Cultural Capital

This section of the curriculum supports art and design educators to interogate their curriculum, ensuring it meets criteria around Cultural Capital.

Cultural Capital

Cultural capital is the essential knowledge that children need to prepare them for their future success. It is about giving children the best possible start to their early education as well as enhancing the experience and opportunities available to children, particularly the most disadvantaged.

Source: Cultural Learning Alliance (u.d.). Available from: culturallearningalliance.org.uk/what-is-cultural-capital

Key Question: How do you address cultural capital?

Examples:

  • Do you draw on the cultural and intergenerational knowledge of your students, their friends, carers, families and communities?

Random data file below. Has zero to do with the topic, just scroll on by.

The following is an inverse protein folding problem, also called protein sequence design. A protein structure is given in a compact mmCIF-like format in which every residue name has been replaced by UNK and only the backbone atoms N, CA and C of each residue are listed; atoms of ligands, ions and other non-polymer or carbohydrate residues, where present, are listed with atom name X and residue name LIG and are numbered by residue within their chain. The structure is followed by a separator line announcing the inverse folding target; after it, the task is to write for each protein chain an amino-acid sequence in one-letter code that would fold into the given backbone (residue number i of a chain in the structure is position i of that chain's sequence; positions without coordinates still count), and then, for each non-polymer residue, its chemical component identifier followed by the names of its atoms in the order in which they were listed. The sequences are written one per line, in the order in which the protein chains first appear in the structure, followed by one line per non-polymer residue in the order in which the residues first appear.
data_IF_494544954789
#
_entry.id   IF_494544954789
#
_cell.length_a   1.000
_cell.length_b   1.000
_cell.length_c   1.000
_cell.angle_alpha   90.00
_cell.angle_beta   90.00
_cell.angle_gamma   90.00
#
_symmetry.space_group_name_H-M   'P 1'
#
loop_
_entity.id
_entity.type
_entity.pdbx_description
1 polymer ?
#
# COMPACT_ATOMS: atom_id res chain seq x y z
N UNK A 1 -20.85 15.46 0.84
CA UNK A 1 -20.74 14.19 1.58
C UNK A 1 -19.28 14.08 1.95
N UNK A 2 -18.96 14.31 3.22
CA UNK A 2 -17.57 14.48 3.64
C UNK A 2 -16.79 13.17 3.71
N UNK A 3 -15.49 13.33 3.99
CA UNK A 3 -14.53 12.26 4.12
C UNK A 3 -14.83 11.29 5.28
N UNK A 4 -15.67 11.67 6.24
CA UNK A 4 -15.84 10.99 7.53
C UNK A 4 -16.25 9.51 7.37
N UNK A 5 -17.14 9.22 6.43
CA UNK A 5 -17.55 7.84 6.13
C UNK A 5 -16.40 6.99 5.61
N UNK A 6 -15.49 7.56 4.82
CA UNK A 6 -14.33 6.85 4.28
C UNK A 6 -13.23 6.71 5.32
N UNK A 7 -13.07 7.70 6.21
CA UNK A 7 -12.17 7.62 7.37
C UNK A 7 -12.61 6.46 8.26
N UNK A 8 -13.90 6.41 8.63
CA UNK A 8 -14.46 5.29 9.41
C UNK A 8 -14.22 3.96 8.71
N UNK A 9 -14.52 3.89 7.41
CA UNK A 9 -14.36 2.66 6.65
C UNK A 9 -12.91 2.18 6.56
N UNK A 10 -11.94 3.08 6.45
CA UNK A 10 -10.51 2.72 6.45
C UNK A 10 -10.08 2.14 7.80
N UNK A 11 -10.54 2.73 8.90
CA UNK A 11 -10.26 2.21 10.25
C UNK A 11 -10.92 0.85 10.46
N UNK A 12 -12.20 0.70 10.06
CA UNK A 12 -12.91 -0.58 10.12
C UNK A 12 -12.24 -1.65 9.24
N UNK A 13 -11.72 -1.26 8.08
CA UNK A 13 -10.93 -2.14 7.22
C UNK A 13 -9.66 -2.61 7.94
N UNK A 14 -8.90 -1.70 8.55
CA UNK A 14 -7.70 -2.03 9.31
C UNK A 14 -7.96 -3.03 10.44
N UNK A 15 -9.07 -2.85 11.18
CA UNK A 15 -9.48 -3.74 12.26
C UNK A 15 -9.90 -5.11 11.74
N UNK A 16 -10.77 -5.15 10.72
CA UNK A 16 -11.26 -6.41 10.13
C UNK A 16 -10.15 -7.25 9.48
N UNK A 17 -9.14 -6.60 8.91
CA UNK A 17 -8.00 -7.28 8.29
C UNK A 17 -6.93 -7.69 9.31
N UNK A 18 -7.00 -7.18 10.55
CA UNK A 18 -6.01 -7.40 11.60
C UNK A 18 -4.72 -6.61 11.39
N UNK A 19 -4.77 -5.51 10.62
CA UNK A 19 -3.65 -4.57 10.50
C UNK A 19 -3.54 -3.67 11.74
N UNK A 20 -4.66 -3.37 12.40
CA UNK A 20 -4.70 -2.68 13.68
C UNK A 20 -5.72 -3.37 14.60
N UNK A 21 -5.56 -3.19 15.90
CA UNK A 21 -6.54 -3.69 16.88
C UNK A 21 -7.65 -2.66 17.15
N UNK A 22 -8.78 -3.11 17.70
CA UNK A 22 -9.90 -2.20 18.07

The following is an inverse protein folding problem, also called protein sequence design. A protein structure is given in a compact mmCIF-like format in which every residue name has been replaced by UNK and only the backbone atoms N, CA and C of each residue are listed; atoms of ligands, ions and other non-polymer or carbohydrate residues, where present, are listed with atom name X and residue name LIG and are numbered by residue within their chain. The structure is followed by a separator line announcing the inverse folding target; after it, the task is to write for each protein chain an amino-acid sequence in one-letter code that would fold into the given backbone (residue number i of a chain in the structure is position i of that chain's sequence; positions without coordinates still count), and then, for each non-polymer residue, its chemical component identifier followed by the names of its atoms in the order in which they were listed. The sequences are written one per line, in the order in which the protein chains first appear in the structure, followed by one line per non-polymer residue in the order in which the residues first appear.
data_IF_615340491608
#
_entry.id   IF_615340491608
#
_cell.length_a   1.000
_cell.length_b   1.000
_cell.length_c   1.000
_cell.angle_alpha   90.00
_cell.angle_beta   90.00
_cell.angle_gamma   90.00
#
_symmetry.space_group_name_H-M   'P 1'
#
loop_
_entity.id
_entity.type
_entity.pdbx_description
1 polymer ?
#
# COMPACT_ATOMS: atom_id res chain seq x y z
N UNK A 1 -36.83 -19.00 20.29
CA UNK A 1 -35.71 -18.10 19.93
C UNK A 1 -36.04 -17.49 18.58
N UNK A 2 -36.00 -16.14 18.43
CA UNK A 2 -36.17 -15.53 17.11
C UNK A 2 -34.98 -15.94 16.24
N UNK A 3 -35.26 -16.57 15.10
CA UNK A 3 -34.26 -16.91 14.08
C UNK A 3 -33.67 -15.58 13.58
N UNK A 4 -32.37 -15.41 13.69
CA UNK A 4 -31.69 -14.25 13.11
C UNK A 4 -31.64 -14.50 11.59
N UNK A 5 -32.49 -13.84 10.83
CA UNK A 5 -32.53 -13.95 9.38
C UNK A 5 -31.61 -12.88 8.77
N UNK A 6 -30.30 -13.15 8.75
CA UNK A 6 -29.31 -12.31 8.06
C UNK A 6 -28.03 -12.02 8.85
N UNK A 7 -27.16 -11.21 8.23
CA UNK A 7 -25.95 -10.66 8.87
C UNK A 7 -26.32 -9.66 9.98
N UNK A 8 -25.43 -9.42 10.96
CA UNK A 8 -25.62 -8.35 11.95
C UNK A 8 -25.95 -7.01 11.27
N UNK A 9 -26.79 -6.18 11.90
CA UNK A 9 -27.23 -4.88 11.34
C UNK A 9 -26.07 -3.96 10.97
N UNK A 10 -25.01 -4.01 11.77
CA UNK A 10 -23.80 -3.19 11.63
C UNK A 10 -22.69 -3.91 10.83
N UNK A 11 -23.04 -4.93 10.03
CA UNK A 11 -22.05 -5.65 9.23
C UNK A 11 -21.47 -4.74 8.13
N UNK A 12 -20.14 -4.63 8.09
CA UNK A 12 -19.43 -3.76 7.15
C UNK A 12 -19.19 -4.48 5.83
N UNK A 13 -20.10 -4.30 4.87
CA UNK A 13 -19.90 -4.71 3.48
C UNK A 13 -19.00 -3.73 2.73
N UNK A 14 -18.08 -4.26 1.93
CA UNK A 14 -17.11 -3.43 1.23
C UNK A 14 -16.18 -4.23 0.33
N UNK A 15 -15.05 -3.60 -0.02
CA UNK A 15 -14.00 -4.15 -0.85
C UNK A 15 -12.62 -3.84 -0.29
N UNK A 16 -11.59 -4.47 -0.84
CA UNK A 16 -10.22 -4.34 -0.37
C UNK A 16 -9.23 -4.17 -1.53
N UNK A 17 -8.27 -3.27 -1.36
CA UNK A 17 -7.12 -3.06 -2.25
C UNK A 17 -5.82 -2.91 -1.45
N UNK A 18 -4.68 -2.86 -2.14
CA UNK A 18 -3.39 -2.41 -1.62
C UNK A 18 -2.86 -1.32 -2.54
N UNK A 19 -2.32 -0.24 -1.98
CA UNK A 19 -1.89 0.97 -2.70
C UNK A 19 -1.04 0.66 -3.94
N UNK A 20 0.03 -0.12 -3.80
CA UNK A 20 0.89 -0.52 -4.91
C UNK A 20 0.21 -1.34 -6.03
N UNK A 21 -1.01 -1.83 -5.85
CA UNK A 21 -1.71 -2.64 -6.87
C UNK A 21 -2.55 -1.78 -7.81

Key Question: Does your curriculum allow students to explore the world around them both historically and through contemporary art and culture?

Examples:

  • Is there an opportunity to compare the ways in which similar issues are tackled historically and contemporarily? For example: When researching portraits do you explore the exclusionary historic portraits of white, wealthy, powerful men and their families compared to contemporary portraits that explore a much wider depiction of ‘all’ lives lived.
  • How is gender, race, sexuality, disability, class and the protected characteristics represented in the works shown?
  • Do the works shown perpetuate or challenge unconscious bias?

Cultural Capital Resource Examples:

  1. B.A.M.E is L.A.M.E (2018) by Rayvenn Shaleigha D'Clark. Available to view here
  2. Larry Achiampong on Race and Inclusion in Art Education (2022) by Lou Mensah. Available to view here
  3. What is cultural capital? (2019) by Cultural Learning Alliance. Available to view here